Distant stars and galaxies are too far away for us to reach. We cannot go to them to study them. So everything we know about distant stars and galaxies comes from analysing the radiation they produce.
Telescopes are devices used to observe the universe. There are many different types and some are even sited in space.
Optical telescopes observe visible light from space. Small ones allow amateurs to view the night sky relatively cheaply but there are very large optical telescopes sited around the world for professional astronomers to use.
Optical telescopes on the ground have some disadvantages:
Radio telescopes detect radio waves coming from space. Although they are usually very large and expensive, these telescopes have an advantage over optical telescopes. They can be used in bad weather because the radio waves are not blocked by clouds as they pass through the atmosphere. Radio telescopes can also be used in the daytime as well as at night.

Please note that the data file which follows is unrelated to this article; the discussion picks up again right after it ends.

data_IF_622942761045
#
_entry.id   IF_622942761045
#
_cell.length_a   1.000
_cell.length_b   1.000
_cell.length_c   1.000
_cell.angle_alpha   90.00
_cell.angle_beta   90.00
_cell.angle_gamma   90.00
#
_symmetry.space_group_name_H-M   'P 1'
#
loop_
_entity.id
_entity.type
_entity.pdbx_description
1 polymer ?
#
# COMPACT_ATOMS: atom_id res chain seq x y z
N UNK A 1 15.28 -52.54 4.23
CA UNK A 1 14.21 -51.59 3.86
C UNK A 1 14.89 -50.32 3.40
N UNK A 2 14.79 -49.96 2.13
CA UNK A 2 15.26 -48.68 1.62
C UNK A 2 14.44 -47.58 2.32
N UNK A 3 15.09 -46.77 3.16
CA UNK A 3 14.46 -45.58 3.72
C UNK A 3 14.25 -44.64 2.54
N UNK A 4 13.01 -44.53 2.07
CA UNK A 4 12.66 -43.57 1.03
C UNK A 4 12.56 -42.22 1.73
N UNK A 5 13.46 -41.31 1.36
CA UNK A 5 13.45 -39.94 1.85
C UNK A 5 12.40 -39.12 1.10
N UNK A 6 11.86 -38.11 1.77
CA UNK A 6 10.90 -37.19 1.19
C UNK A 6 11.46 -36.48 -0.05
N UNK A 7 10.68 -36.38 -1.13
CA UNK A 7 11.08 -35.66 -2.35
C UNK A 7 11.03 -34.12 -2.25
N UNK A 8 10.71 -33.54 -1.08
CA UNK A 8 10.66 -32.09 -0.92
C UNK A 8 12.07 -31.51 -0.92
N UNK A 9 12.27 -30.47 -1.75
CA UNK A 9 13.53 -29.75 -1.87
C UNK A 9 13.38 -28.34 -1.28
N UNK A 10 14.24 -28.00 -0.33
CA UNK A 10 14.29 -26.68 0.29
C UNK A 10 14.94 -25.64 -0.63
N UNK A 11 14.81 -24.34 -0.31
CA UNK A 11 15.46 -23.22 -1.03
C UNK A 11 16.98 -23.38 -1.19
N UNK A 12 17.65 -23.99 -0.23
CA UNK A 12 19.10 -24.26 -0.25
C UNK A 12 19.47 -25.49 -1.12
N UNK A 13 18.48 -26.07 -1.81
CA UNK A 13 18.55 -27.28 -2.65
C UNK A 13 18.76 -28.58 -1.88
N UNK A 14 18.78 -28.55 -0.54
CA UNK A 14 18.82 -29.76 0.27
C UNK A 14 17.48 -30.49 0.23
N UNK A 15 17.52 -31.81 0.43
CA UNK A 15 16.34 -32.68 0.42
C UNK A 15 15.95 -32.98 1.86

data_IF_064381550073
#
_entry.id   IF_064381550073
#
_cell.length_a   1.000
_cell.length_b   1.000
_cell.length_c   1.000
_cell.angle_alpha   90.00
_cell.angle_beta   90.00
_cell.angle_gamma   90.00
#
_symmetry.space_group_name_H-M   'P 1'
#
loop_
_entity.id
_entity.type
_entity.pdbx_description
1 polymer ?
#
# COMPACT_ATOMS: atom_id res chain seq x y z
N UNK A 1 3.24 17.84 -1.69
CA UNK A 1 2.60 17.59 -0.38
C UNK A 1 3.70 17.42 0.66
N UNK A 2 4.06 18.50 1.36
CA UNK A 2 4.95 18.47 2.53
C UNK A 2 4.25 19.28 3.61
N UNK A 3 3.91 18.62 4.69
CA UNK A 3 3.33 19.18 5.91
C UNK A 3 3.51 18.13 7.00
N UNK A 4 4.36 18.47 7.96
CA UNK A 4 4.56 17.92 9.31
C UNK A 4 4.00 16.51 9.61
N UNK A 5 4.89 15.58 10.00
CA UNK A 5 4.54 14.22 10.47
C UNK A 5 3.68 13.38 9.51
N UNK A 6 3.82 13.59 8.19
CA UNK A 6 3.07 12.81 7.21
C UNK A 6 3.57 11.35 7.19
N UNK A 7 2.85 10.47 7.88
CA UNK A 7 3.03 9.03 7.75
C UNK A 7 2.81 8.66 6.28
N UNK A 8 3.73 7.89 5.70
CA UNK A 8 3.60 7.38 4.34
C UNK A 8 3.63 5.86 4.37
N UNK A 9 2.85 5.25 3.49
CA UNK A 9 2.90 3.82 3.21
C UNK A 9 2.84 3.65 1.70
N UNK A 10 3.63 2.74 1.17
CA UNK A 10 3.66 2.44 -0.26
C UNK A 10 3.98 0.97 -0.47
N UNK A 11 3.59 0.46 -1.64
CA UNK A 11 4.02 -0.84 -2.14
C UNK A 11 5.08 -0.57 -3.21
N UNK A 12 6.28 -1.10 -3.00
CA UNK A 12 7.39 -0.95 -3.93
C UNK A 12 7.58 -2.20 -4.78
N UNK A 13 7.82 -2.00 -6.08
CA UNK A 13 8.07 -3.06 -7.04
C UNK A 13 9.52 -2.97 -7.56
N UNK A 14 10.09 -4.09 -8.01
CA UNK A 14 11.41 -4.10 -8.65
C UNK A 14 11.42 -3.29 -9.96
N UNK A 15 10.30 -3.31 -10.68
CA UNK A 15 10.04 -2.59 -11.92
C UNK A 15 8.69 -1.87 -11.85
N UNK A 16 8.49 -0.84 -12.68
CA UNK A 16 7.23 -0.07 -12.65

X-rays are partly blocked by the Earth's atmosphere and so X-ray telescopes need to be at high altitude or flown in balloons.
The Hubble telescope is an optical telescope in space.
You may wish to view this BBC News report (2005) about the Hubble Space Telescope.
Objects in the universe emit other electromagnetic radiation such as infrared, X-rays and gamma rays. These are all blocked by the Earth's atmosphere, but can be detected by telescopes placed in orbit round the Earth.
Telescopes in space can observe the whole sky and they can operate both night and day. However, they are difficult and expensive to launch and maintain. If anything goes wrong, only astronauts can fix them.
© NASA, ESA and H. Richer (UBC)
A refracting telescope works bending light through a lens so that it forms an image. There are a few problems with refracting telescopes:
In a reflecting telescope the image is formed by reflection from a curved mirror. It is then magnified by a secondary mirror.
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